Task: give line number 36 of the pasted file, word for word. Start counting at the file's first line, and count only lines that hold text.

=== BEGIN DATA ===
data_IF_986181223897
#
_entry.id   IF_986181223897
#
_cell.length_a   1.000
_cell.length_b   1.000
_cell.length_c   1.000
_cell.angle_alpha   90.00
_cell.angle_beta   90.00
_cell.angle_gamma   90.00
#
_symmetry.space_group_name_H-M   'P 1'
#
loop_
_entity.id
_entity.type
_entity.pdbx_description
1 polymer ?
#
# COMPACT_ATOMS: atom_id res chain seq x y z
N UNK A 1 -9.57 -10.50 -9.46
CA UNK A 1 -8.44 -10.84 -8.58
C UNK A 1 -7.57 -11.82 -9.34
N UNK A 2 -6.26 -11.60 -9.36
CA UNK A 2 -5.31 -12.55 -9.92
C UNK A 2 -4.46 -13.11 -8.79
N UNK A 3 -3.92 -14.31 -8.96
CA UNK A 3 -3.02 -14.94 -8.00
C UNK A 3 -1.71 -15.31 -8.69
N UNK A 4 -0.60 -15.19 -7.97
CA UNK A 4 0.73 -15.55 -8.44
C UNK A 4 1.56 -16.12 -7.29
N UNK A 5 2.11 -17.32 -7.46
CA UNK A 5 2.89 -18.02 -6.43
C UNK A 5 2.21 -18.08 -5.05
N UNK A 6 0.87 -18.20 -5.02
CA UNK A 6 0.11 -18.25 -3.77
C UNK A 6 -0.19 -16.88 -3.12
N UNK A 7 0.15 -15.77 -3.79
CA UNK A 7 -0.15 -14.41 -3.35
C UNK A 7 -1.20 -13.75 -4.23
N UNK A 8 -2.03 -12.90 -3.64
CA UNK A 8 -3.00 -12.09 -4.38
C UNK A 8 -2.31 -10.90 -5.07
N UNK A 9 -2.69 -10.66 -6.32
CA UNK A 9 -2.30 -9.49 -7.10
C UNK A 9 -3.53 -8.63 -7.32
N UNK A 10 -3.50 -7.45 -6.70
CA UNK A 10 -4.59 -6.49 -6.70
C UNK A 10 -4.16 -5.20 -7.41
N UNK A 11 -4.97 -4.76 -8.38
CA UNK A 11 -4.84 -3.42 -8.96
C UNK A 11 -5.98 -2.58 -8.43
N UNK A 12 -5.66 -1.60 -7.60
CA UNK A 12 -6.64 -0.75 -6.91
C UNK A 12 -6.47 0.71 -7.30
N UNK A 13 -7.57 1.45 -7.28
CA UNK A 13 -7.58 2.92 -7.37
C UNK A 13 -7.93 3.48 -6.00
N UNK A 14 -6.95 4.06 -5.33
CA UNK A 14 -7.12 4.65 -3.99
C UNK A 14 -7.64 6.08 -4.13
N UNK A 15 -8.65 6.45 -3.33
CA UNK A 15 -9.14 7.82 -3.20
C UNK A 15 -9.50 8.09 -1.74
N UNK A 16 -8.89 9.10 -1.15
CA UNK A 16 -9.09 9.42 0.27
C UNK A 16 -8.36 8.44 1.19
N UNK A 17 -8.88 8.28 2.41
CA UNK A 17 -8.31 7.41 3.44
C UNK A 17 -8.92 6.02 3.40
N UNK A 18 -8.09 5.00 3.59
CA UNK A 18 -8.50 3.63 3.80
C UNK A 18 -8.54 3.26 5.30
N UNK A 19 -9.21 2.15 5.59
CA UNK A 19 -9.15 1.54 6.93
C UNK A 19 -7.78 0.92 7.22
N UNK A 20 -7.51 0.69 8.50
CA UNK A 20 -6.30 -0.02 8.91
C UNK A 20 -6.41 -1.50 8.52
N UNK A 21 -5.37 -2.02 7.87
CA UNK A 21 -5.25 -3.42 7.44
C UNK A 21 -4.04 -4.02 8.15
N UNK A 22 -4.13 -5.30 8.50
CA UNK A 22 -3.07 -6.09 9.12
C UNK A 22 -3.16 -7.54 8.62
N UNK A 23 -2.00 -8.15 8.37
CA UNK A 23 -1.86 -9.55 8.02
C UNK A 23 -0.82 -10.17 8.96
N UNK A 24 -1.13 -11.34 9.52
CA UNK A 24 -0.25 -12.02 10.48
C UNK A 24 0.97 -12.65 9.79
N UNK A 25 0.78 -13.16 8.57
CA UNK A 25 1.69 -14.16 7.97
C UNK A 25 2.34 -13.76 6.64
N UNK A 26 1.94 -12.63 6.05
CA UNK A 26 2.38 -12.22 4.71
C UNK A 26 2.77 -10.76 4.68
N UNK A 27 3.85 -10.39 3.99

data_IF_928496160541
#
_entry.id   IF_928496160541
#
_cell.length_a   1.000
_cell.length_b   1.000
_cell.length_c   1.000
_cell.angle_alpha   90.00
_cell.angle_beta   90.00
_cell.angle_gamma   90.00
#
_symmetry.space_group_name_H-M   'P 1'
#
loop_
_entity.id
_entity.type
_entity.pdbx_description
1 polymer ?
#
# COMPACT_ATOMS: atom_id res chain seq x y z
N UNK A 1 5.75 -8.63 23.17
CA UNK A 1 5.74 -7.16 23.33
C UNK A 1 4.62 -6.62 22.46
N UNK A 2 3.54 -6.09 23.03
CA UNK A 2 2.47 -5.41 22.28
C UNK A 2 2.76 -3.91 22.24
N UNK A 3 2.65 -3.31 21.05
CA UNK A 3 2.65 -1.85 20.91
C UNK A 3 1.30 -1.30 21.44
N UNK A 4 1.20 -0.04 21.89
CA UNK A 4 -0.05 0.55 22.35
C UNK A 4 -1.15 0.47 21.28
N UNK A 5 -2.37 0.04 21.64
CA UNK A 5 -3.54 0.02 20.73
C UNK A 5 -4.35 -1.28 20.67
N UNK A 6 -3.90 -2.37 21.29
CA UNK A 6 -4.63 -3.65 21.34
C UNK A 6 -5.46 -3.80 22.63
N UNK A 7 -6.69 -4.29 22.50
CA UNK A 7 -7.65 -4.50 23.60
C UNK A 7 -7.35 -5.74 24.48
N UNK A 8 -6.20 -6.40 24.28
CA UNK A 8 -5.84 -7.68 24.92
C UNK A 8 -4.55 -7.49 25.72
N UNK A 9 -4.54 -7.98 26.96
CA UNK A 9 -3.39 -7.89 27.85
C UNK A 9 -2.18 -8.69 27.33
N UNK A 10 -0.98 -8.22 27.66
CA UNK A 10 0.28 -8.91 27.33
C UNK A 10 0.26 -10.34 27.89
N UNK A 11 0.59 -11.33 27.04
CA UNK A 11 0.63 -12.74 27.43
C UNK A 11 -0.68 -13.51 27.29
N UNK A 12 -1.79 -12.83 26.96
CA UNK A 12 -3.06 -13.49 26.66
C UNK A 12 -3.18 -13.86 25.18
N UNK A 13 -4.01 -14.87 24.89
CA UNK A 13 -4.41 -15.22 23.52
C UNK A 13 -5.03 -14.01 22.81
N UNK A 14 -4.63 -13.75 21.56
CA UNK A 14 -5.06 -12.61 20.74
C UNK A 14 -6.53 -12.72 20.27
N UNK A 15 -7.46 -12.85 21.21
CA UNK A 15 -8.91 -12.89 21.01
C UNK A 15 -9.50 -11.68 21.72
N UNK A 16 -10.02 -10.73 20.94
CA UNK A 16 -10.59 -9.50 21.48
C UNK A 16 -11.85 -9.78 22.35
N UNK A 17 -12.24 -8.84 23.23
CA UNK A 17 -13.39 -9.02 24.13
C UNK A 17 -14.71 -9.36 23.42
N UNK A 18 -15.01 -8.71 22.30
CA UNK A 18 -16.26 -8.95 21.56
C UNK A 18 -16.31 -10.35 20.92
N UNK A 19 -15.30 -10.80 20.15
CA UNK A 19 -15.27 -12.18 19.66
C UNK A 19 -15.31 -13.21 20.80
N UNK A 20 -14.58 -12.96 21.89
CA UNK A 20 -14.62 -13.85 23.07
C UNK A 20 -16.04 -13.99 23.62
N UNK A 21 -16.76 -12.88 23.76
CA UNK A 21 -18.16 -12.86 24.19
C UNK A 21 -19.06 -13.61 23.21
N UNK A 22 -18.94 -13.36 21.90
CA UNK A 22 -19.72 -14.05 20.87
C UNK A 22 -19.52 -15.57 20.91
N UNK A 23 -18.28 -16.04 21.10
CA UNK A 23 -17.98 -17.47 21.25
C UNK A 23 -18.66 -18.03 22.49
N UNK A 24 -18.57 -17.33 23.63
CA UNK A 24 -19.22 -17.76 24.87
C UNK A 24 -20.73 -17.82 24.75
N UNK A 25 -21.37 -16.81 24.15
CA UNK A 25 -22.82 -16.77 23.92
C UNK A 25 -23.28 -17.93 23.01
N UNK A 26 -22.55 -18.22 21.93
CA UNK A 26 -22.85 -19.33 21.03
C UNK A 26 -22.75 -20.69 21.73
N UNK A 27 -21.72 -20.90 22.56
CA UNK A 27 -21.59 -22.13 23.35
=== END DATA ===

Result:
N UNK A 6 0.87 -18.20 -5.02